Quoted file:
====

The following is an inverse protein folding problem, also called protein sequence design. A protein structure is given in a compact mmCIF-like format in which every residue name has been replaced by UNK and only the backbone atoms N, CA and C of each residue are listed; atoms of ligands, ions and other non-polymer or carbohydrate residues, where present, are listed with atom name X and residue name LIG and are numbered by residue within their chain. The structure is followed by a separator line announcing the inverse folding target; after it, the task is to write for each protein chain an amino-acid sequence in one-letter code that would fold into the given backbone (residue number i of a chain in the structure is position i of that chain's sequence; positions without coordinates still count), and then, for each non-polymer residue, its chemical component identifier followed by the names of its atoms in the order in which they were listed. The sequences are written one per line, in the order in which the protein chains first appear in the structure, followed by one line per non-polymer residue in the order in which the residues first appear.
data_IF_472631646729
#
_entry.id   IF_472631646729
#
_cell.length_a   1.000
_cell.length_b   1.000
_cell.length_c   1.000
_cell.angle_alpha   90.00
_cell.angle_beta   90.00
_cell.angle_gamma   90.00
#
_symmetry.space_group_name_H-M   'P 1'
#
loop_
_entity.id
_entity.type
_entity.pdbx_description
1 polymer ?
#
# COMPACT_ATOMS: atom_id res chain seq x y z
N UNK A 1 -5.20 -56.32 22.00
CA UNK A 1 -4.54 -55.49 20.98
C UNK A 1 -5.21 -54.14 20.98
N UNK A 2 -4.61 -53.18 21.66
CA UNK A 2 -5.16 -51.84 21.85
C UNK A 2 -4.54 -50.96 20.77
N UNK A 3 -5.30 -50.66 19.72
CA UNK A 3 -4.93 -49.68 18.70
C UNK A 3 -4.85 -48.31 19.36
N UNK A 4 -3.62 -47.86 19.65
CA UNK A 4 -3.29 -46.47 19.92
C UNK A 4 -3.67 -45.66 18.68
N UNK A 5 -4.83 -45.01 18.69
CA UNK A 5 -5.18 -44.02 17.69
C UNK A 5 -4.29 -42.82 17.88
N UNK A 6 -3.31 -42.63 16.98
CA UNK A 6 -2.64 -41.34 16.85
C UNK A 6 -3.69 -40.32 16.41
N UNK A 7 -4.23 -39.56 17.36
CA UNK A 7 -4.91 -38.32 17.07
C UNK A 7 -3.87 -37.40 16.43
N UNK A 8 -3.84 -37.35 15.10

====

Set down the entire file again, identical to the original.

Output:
The following is an inverse protein folding problem, also called protein sequence design. A protein structure is given in a compact mmCIF-like format in which every residue name has been replaced by UNK and only the backbone atoms N, CA and C of each residue are listed; atoms of ligands, ions and other non-polymer or carbohydrate residues, where present, are listed with atom name X and residue name LIG and are numbered by residue within their chain. The structure is followed by a separator line announcing the inverse folding target; after it, the task is to write for each protein chain an amino-acid sequence in one-letter code that would fold into the given backbone (residue number i of a chain in the structure is position i of that chain's sequence; positions without coordinates still count), and then, for each non-polymer residue, its chemical component identifier followed by the names of its atoms in the order in which they were listed. The sequences are written one per line, in the order in which the protein chains first appear in the structure, followed by one line per non-polymer residue in the order in which the residues first appear.
data_IF_472631646729
#
_entry.id   IF_472631646729
#
_cell.length_a   1.000
_cell.length_b   1.000
_cell.length_c   1.000
_cell.angle_alpha   90.00
_cell.angle_beta   90.00
_cell.angle_gamma   90.00
#
_symmetry.space_group_name_H-M   'P 1'
#
loop_
_entity.id
_entity.type
_entity.pdbx_description
1 polymer ?
#
# COMPACT_ATOMS: atom_id res chain seq x y z
N UNK A 1 -5.20 -56.32 22.00
CA UNK A 1 -4.54 -55.49 20.98
C UNK A 1 -5.21 -54.14 20.98
N UNK A 2 -4.61 -53.18 21.66
CA UNK A 2 -5.16 -51.84 21.85
C UNK A 2 -4.54 -50.96 20.77
N UNK A 3 -5.30 -50.66 19.72
CA UNK A 3 -4.93 -49.68 18.70
C UNK A 3 -4.85 -48.31 19.36
N UNK A 4 -3.62 -47.86 19.65
CA UNK A 4 -3.29 -46.47 19.92
C UNK A 4 -3.67 -45.66 18.68
N UNK A 5 -4.83 -45.01 18.69
CA UNK A 5 -5.18 -44.02 17.69
C UNK A 5 -4.29 -42.82 17.88
N UNK A 6 -3.31 -42.63 16.98
CA UNK A 6 -2.64 -41.34 16.85
C UNK A 6 -3.69 -40.32 16.41
N UNK A 7 -4.23 -39.56 17.36
CA UNK A 7 -4.91 -38.32 17.07
C UNK A 7 -3.87 -37.40 16.43
N UNK A 8 -3.84 -37.35 15.10